Why does human development matter to the EU’s strategic priorities?

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Education and health get little attention in EU politics, however, investing in human development worldwide benefits Europe and can strengthen its role in partner countries. In the fifth commentary of our series 'To the new leaders of Europe', Pauline Veron and Katja Sergejeff argue that the next European Commission should build on the EU’s track record and added value and keep human development on the agenda. 

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    Economic and security concerns seem to dominate European political parties’ manifestos (S&D, EPP, Greens, ALDE), with health and education receiving some, albeit scant, attention from most groups. These priorities are virtually absent from the ECR group’s priorities for 2024-2029, a political group projected to make significant gains in the next European Parliament. 

    Investments in health and education are important to voters, even if they are somewhat overlooked in political debates. For example, the Eurobarometer’s latest survey shows that supporting public health is one of the top issues for voters before strengthening the economy – and after fighting poverty and social exclusion. The survey does not explicitly talk about the priorities for the EU’s external action; however, one of the most crucial lessons from the COVID-19 pandemic has been the importance of international cooperation to prevent and combat health threats.

    On the level of external action, the current narrative around the EU’s global presence tends to overlook its vital support for human development worldwide and the reciprocal benefits it brings to Europe. Yet, beyond being an investment in future prosperity, education and health are areas in which the EU delivers a clear added value to partner countries and their citizens and where the EU’s contribution is appreciated. Furthermore, the support in these sectors can benefit the EU’s standing in the world, and they are fundamental to the success of EU initiatives such as the flagship Global Gateway. Evidence also shows that investments in social sectors bring reputational benefits to the EU that may reverberate beyond these specific sectors and show the EU’s added value and goodwill in a moment in which both are questioned.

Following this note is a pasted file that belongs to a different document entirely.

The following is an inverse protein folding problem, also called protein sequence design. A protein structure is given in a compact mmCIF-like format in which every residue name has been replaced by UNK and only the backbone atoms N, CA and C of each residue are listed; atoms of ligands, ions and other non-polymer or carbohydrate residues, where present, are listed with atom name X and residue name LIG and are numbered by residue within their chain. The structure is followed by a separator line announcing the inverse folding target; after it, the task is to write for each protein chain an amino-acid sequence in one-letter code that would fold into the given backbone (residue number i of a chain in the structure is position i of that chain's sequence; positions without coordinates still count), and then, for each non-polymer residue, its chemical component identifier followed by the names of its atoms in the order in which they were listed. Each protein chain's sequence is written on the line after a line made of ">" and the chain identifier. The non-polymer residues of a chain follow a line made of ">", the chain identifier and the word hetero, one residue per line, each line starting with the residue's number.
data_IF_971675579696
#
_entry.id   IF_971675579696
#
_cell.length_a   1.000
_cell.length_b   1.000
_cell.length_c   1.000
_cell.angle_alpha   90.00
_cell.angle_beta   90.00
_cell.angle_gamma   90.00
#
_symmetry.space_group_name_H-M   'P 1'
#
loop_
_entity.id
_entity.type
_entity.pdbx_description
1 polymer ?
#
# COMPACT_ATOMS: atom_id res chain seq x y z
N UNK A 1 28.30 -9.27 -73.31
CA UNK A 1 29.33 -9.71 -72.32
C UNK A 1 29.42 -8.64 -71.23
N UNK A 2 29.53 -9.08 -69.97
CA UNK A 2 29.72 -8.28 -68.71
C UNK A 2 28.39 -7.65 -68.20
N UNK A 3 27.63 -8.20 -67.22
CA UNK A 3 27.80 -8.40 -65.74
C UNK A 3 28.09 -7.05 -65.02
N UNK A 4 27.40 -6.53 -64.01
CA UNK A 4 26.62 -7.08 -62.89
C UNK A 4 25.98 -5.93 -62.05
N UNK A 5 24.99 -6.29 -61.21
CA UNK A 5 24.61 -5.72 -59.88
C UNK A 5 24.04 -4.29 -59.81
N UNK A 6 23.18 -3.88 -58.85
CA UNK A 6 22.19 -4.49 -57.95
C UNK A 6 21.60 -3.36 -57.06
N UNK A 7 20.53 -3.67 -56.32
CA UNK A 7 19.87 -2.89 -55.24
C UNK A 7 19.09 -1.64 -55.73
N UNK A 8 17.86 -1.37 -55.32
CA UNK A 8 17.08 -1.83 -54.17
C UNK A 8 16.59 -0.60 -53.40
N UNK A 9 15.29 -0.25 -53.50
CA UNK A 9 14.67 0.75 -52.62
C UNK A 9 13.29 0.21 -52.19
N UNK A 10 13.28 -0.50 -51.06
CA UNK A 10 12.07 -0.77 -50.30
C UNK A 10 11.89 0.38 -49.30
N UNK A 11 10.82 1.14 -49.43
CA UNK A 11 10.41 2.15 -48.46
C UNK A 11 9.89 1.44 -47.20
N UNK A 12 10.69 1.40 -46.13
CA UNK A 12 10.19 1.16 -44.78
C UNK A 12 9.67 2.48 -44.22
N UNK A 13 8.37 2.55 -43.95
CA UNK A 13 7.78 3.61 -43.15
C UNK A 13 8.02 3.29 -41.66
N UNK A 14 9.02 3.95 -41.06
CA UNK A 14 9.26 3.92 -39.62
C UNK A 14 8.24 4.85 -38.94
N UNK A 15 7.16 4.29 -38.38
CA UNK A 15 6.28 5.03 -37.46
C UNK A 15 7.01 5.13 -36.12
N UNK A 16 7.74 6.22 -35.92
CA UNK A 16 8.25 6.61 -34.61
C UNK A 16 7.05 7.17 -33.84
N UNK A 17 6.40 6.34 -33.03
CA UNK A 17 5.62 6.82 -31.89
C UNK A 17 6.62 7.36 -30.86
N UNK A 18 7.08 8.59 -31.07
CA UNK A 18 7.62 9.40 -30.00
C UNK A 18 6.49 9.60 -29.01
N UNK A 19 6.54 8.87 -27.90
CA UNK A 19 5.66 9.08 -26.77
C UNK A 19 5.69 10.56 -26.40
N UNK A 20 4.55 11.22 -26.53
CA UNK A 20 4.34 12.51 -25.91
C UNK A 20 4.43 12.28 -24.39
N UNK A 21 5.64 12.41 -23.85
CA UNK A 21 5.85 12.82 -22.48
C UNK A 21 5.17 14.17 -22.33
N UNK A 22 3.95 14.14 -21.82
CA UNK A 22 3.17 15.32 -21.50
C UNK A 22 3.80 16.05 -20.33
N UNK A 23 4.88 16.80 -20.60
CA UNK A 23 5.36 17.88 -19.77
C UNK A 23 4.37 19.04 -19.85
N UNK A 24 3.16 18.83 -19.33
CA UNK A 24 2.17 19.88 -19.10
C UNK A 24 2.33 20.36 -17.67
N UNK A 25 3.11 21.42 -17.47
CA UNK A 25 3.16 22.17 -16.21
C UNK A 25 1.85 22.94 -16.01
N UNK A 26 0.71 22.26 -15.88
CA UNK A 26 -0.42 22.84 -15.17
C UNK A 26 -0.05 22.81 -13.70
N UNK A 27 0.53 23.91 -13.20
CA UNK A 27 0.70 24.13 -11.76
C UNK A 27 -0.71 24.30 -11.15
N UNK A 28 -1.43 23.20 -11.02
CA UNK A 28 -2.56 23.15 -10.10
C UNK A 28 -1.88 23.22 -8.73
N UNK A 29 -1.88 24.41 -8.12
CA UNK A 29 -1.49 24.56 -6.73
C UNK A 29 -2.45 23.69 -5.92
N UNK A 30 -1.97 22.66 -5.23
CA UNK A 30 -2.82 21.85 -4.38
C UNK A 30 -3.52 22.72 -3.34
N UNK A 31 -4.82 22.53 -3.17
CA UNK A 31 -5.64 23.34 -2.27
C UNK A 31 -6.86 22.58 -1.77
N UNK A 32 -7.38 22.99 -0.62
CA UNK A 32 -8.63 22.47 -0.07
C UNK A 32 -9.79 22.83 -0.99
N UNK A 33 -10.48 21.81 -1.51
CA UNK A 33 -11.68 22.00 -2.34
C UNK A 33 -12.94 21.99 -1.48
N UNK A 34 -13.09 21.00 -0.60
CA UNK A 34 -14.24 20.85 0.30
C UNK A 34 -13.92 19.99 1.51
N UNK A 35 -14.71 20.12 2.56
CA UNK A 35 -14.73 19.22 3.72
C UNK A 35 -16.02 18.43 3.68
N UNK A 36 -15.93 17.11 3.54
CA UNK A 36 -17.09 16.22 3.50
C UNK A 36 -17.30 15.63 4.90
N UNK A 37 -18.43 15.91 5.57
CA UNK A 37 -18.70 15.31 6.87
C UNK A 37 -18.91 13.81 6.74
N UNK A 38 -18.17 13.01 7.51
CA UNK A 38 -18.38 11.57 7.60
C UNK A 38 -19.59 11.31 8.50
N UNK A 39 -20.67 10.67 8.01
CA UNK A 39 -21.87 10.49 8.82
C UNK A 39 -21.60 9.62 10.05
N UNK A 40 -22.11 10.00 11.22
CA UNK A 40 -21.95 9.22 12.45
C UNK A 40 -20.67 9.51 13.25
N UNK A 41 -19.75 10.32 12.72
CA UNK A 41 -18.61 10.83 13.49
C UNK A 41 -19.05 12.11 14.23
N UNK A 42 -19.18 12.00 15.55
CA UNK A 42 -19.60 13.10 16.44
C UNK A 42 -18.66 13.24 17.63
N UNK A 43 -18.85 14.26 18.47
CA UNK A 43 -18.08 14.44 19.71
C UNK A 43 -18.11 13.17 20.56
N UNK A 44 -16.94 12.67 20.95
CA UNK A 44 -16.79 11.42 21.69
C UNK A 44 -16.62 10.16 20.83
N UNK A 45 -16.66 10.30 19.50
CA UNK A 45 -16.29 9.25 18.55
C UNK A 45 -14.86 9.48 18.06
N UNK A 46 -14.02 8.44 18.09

To be a truly geopolitical actor, the EU will need partnerships with countries that share similar objectives, and supporting health and education in those countries is a prominent way of fostering these relations.

    Human development as an asset for EU credibility and soft power

    Partner countries acknowledge and value the EU as a champion of human development. It has been ranked as one of the most influential and helpful donors in social sectors, ranking 6th and 5th, respectively, according to leaders in the Global South in 2021. Other major geopolitical players, including the US, UK, China and Russia were considered both less influential and less helpful in social sectors. The future EU leadership should build on this positive assessment of the EU's contribution to global prosperity to ensure progress towards the Sustainable Development Goals (SDGs) and to enhance partnerships with countries outside Europe. To be a truly geopolitical actor, the EU will need partnerships with countries that share similar objectives, and supporting health and education in those countries is a prominent way of fostering these relations.

    Just as the US garnered improved public opinion through its support to combat HIV/AIDS, evidence shows that the EU's and member states’ dedication to human development in partner countries has also contributed to a positive image of the EU as an international actor (see e.g. support to the health sector in Central Asia). 

    Previous ECDPM research in Guinea, Kenya and Zambia has also indicated that European support to the health and education sectors is highly appreciated by local stakeholders and helps to bolster the EU’s position as a reliable and serious partner. These types of positive perceptions can contribute to facilitating the creation of crucial alliances based on mutual interests with different partners and essentially promoting the EU’s soft power globally.